By Jennifer Glickel
ROCKEFELLER PLAZA — A 74-foot tall Norway spruce rolled into Midtown before dawn Friday morning and was later erected as the 79th annual Rockefeller Christmas.
The 75-year-old tall tree came from the upstate New York home of New York City firefighter Peter Acton, 38, who served as a first responder in the 9/11 terrorist attacks.
It was on Sept. 11th of this year that the team scouting for the Rockefeller Center tree spotted the one in Acton's yard and approached him and his family about turning into one of the most famous trees in the country. Acton was at a 9/11 memorial service when his wife received a knock on the door and an inquiry about the tree. When his wife, Stephanie, called him to tell him the news, he was incredulous.
"I really didn't think it was legit," Acton told DNAinfo at Rockefeller Center on Friday. "But when an official car pulled up my driveway two days later, I definitely realized it was legit."
The tree, which was cut down from Acton's backyard in Mahopac, N.Y. on Thursday, made its way to Midtown on Friday morning and was driven onto the plaza right outside of the entrance to 30 Rockefeller Plaza about 7:30 a.m.
Acton and his family, including his two children Seamus, 11, and Fiona, 7, shared many memories under the massive spruce, and the kids were bittersweet to see it go.
"I'm sad and happy that it's here," Seamus said. "But it's pretty cool that people can enjoy the tree that I've enjoyed so much for the last 11 years," he added.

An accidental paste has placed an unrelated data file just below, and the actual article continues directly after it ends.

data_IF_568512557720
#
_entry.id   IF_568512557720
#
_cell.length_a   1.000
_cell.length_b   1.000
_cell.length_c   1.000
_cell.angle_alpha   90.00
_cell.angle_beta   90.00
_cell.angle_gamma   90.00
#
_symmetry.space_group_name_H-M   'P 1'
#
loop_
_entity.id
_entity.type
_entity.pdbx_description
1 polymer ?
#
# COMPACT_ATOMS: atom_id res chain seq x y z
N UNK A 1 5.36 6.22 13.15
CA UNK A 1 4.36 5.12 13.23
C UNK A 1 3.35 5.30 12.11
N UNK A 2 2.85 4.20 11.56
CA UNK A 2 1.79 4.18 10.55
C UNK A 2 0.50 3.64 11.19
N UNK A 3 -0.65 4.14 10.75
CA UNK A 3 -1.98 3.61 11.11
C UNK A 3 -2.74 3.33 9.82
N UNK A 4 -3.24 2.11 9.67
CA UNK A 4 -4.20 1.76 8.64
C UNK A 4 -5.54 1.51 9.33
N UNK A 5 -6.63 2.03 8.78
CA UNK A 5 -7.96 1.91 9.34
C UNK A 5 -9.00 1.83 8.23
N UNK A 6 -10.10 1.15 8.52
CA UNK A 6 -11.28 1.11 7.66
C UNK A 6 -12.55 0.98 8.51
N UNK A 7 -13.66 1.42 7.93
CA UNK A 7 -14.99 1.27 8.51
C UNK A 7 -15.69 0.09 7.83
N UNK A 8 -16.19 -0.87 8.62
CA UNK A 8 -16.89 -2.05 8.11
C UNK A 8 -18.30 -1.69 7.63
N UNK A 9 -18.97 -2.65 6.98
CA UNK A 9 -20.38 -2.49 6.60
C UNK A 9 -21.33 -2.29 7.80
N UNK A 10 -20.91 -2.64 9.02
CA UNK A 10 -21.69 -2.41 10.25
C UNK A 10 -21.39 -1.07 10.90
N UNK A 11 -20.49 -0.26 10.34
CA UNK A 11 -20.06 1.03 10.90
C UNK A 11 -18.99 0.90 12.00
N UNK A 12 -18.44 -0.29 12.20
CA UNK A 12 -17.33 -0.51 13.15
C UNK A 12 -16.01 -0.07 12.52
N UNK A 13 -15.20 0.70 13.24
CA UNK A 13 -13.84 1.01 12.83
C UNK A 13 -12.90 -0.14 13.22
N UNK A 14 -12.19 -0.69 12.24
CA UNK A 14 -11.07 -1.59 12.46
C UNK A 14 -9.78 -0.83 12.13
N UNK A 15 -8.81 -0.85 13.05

For Acton, it was a no-brainer to donate the tree to the people of New York as an act of gratitude for their support in the days after 9/11.
"It means a lot to me that my tree is standing here in the heart of Manhattan right now," he said.
"I look at it as a thank you to the citizens of New York who were so amazing all of us working in the rescue efforts at Ground Zero. There were so many everyday people who just opened their hearts to us and it meant a lot to me."
Early morning onlookers in Rockefeller Plaza were impressed by the tree's enormity as it lay on its side on a flat bed truck.
"It's huge!" said Leah Borgos, 27, who is visiting New York from Arizona. "I guess it always looks big when it's upright, but being so close to it when it's laying flat makes it seem even more massive."
Others appreciated the trees roots, as it were.
"I think it's nice that it came from an FDNY family," said June Zime, 48. "It makes it more meaningful."
The tree will be lit in an annual ceremony on the evening of Nov. 30.